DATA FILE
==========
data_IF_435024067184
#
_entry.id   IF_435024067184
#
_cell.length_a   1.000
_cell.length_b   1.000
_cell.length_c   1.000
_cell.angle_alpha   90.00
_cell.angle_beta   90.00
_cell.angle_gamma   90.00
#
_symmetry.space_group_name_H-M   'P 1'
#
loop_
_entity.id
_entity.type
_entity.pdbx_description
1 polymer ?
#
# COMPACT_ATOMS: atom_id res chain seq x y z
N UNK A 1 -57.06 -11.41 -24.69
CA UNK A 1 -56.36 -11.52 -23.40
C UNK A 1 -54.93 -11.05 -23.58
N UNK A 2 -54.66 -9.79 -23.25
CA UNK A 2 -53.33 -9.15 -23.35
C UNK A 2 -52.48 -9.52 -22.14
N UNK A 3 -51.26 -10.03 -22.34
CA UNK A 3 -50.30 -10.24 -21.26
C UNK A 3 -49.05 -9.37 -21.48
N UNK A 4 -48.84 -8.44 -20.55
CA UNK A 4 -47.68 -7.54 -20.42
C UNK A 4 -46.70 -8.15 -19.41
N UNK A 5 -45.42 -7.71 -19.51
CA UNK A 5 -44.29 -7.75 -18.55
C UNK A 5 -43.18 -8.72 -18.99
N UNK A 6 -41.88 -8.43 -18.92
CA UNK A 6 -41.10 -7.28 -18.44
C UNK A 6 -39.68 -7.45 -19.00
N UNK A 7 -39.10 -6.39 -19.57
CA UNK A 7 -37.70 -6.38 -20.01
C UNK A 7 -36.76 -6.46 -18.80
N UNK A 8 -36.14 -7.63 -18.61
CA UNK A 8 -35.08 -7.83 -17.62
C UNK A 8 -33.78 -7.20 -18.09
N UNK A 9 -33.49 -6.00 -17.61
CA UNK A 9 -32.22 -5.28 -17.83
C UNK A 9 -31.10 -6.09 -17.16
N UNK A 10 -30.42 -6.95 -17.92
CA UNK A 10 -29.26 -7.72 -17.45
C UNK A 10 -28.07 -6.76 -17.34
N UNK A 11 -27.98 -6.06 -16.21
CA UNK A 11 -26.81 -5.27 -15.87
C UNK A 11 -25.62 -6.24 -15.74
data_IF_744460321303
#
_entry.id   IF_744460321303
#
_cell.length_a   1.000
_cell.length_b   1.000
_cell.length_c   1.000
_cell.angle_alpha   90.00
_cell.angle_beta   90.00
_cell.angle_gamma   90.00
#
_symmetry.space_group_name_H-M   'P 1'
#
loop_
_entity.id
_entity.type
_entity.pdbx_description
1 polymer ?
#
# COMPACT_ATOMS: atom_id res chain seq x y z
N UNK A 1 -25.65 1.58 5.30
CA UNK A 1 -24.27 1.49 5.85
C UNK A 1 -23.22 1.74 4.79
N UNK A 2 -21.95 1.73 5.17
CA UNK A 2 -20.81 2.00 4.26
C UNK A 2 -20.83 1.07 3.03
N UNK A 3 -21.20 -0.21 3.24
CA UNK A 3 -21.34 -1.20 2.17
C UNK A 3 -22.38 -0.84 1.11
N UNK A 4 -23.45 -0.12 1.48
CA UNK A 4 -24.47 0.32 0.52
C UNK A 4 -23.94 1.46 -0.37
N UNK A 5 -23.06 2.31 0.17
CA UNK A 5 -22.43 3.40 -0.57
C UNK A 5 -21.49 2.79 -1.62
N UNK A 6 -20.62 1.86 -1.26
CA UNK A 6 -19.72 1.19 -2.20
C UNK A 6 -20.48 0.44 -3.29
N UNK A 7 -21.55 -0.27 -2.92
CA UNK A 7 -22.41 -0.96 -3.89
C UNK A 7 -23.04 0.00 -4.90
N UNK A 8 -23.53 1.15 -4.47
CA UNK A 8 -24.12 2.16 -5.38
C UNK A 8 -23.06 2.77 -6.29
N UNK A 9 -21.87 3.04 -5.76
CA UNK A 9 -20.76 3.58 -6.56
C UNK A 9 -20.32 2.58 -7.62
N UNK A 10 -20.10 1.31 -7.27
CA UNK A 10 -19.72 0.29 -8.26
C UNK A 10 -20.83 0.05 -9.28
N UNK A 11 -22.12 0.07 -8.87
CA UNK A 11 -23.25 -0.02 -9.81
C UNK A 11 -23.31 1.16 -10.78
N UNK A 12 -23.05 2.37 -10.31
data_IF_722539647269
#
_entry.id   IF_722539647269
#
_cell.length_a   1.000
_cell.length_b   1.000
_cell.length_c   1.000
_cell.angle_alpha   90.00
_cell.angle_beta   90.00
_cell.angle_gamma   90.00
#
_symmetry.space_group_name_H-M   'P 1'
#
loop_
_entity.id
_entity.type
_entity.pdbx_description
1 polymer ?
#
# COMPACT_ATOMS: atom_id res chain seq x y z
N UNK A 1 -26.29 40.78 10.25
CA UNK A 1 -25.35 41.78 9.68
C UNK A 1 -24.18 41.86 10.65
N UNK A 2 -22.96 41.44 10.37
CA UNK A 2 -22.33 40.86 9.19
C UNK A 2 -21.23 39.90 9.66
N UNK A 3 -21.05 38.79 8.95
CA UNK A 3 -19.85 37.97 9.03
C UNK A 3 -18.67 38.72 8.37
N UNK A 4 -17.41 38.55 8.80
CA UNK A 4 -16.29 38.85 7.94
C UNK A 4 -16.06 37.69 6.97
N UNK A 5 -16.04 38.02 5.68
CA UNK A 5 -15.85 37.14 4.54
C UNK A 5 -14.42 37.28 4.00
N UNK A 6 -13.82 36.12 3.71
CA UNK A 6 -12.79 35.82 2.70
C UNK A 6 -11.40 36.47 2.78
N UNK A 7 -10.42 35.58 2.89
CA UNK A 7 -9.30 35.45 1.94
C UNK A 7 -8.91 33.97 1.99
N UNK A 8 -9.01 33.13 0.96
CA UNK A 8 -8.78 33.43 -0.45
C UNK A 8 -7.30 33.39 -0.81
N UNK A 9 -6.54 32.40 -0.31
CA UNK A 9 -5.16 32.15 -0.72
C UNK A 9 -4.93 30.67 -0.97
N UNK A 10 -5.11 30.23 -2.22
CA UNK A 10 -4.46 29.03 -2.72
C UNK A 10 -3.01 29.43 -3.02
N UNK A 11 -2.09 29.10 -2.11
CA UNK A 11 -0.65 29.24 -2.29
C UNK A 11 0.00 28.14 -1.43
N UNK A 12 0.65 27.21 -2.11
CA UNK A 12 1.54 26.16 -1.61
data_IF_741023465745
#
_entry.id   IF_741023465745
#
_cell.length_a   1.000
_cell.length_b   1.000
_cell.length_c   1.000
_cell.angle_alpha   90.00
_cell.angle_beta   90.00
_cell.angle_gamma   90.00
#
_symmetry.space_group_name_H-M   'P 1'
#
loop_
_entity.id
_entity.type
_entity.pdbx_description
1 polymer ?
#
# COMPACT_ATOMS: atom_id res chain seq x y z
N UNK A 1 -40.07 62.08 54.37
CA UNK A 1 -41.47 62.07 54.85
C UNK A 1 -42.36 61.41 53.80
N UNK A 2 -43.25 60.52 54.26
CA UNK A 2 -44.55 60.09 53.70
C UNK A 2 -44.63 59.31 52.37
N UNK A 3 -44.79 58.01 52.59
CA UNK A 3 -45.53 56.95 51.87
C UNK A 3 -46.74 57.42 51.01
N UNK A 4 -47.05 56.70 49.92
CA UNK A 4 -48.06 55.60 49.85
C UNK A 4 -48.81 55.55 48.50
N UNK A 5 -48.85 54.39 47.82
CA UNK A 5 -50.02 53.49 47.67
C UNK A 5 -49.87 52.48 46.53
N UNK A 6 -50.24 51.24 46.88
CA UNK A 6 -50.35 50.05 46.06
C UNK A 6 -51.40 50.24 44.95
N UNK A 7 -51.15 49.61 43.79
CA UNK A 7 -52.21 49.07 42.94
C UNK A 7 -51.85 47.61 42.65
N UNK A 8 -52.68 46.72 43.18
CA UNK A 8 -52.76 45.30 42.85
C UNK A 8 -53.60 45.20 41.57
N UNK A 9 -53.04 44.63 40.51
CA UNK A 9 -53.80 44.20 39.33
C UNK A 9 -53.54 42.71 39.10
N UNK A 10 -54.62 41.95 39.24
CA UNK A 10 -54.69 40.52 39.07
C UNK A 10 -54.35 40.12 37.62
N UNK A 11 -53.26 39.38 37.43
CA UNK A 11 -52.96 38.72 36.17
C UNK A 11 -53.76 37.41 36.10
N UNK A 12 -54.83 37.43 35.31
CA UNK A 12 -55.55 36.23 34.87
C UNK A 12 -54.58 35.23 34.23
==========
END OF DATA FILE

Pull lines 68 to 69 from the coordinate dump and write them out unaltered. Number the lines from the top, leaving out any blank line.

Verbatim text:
_entity.id
_entity.type